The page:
Our writer’s adaptation of “The Illusionist” was slated for a tryout run. Lockdown, a tragic death, cancer and quarantine got in the way, but didn’t stop the show.
As I settled into my seat before takeoff, I felt, improbably, a sense of accomplishment. That I’d made it onto this (nearly empty) plane felt like a big deal. That I was permitted to travel abroad, a miracle. The road to J.F.K., to this flight, to my seat had already been long and steep.
It began in 2016, when, over Skype, the London-based composer-lyricist Michael Bruce and I wrote the first draft of our musical adaptation of the 2006 film “The Illusionist,” itself based on a short story by Steven Millhauser. It wound past second, third and fourth drafts, past two developmental workshops.
We were working toward a world premiere in Tokyo in late 2020. Our director, Thom Southerland, had a fruitful history with Umeda Arts Theater, one of Japan’s larger producing entities. They were itching to develop a new musical, and “The Illusionist” would provide that opportunity. For the creative team, it was a chance to not only further refine the writing but also to incorporate a crucial, as yet unrehearsed element: the illusions. (The protagonist is a magician, after all.)
Enter the coronavirus. Theaters in America and the United Kingdom shut down. I anxiously tracked the situation in Japan, distraught when they stopped admitting foreign visitors, buoyed to see them make it through the first wave with the virus largely under control. Theaters, crucially, were open, so our production could go ahead as planned, even if the creative team was barred from entering the country.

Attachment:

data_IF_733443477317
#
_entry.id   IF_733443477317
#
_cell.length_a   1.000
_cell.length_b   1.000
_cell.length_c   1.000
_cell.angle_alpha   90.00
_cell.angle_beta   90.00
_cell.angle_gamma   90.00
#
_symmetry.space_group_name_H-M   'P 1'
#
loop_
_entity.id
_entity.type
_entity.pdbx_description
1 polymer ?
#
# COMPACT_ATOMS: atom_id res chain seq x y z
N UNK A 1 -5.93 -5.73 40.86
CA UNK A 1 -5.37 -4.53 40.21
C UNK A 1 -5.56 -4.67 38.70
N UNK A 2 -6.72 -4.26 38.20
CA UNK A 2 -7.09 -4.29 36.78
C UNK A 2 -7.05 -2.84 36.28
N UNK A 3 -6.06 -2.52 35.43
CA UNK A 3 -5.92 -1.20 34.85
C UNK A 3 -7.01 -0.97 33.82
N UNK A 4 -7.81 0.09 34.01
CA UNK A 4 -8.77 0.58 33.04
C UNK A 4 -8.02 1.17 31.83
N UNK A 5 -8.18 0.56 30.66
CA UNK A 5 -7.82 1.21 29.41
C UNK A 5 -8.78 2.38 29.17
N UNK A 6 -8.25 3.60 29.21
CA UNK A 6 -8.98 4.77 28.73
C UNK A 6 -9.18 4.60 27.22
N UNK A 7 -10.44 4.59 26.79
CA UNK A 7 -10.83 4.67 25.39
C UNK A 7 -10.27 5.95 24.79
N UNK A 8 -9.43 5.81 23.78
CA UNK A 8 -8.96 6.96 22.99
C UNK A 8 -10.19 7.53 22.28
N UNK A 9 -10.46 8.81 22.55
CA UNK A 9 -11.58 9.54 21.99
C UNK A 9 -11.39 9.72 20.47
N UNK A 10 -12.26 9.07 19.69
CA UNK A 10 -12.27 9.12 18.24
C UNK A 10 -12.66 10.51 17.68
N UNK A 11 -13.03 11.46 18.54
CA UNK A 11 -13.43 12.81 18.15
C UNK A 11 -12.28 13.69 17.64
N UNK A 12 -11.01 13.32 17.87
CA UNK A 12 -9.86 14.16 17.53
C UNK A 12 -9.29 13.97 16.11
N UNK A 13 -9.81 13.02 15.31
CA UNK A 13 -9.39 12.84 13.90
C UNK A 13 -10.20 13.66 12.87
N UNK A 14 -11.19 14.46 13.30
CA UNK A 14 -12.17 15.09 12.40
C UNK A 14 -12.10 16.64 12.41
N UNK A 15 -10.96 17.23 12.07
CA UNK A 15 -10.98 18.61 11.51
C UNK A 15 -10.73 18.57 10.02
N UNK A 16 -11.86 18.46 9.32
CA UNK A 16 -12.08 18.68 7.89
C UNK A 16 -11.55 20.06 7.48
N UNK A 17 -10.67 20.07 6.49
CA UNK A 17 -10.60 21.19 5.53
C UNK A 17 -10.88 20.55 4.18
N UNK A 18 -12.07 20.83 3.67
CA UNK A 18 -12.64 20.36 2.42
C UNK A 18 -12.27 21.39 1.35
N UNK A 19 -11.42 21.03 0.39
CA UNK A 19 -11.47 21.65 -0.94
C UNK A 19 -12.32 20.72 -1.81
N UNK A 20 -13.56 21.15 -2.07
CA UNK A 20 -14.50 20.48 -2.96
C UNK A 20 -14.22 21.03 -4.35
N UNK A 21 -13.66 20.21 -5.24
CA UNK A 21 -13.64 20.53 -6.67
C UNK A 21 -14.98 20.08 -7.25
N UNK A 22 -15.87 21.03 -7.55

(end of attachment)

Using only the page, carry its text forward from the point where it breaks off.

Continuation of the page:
No matter what, I wanted the production to happen. I’d already had two 2020 regional productions canceled: one, a musical I’d written; the other, a show on which I was consulting. Like so many others in my sidelined industry, I was desperate for any crumb of professional validation.
Umeda had announced that the December debut would star Haruma Miura as Eisenheim, an illusionist in fin de siècle Vienna who reunites with his first love, now engaged to a Hapsburg prince, and, in trying to win her back, upends the fragile, carefully constructed social order. (Edward Norton played the role in the movie.)
Miura, who headlined Tokyo’s “Kinky Boots,” had participated in a workshop of Yojiro Ichikawa’s Japanese translation of our show in 2019. We knew his Eisenheim, intense and charismatic, would be a strong anchor for the piece. The production — and his involvement — seemed to be generating some buzz.